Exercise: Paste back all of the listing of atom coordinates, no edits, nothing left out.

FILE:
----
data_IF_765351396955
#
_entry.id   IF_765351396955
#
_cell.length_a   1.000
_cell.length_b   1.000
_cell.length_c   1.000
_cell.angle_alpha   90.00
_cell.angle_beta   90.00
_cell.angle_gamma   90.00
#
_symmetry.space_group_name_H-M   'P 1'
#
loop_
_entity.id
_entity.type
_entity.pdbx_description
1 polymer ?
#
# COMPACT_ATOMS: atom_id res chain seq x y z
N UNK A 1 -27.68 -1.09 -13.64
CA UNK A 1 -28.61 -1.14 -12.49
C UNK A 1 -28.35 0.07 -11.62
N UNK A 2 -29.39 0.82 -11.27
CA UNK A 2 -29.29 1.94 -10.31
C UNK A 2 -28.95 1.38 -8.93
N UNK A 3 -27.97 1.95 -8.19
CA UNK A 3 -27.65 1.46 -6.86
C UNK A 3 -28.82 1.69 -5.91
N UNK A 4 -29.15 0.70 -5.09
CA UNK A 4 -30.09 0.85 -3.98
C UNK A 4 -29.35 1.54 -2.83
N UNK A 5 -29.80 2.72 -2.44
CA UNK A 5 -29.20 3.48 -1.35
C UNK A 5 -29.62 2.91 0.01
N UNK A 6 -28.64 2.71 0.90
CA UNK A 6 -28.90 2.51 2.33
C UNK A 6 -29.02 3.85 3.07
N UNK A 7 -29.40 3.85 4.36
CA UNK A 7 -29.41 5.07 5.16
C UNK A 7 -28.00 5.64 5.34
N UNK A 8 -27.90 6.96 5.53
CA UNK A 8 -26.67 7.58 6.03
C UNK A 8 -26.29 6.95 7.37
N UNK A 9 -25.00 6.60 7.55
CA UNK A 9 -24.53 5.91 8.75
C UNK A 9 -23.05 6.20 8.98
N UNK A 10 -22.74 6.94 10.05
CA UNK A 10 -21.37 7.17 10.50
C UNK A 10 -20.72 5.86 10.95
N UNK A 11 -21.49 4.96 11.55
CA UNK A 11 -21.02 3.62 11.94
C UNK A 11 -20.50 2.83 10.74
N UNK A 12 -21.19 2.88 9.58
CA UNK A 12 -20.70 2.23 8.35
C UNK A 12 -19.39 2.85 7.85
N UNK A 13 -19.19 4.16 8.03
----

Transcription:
data_IF_765351396955
#
_entry.id   IF_765351396955
#
_cell.length_a   1.000
_cell.length_b   1.000
_cell.length_c   1.000
_cell.angle_alpha   90.00
_cell.angle_beta   90.00
_cell.angle_gamma   90.00
#
_symmetry.space_group_name_H-M   'P 1'
#
loop_
_entity.id
_entity.type
_entity.pdbx_description
1 polymer ?
#
# COMPACT_ATOMS: atom_id res chain seq x y z
N UNK A 1 -27.68 -1.09 -13.64
CA UNK A 1 -28.61 -1.14 -12.49
C UNK A 1 -28.35 0.07 -11.62
N UNK A 2 -29.39 0.82 -11.27
CA UNK A 2 -29.29 1.94 -10.31
C UNK A 2 -28.95 1.38 -8.93
N UNK A 3 -27.97 1.95 -8.19
CA UNK A 3 -27.65 1.46 -6.86
C UNK A 3 -28.82 1.69 -5.91
N UNK A 4 -29.15 0.70 -5.09
CA UNK A 4 -30.09 0.85 -3.98
C UNK A 4 -29.35 1.54 -2.83
N UNK A 5 -29.80 2.72 -2.44
CA UNK A 5 -29.20 3.48 -1.35
C UNK A 5 -29.62 2.91 0.01
N UNK A 6 -28.64 2.71 0.90
CA UNK A 6 -28.90 2.51 2.33
C UNK A 6 -29.02 3.85 3.07
N UNK A 7 -29.40 3.85 4.36
CA UNK A 7 -29.41 5.07 5.16
C UNK A 7 -28.00 5.64 5.34
N UNK A 8 -27.90 6.96 5.53
CA UNK A 8 -26.67 7.58 6.03
C UNK A 8 -26.29 6.95 7.37
N UNK A 9 -25.00 6.60 7.55
CA UNK A 9 -24.53 5.91 8.75
C UNK A 9 -23.05 6.20 8.98
N UNK A 10 -22.74 6.94 10.05
CA UNK A 10 -21.37 7.17 10.50
C UNK A 10 -20.72 5.86 10.95
N UNK A 11 -21.49 4.96 11.55
CA UNK A 11 -21.02 3.62 11.94
C UNK A 11 -20.50 2.83 10.74
N UNK A 12 -21.19 2.88 9.58
CA UNK A 12 -20.70 2.23 8.35
C UNK A 12 -19.39 2.85 7.85
N UNK A 13 -19.19 4.16 8.03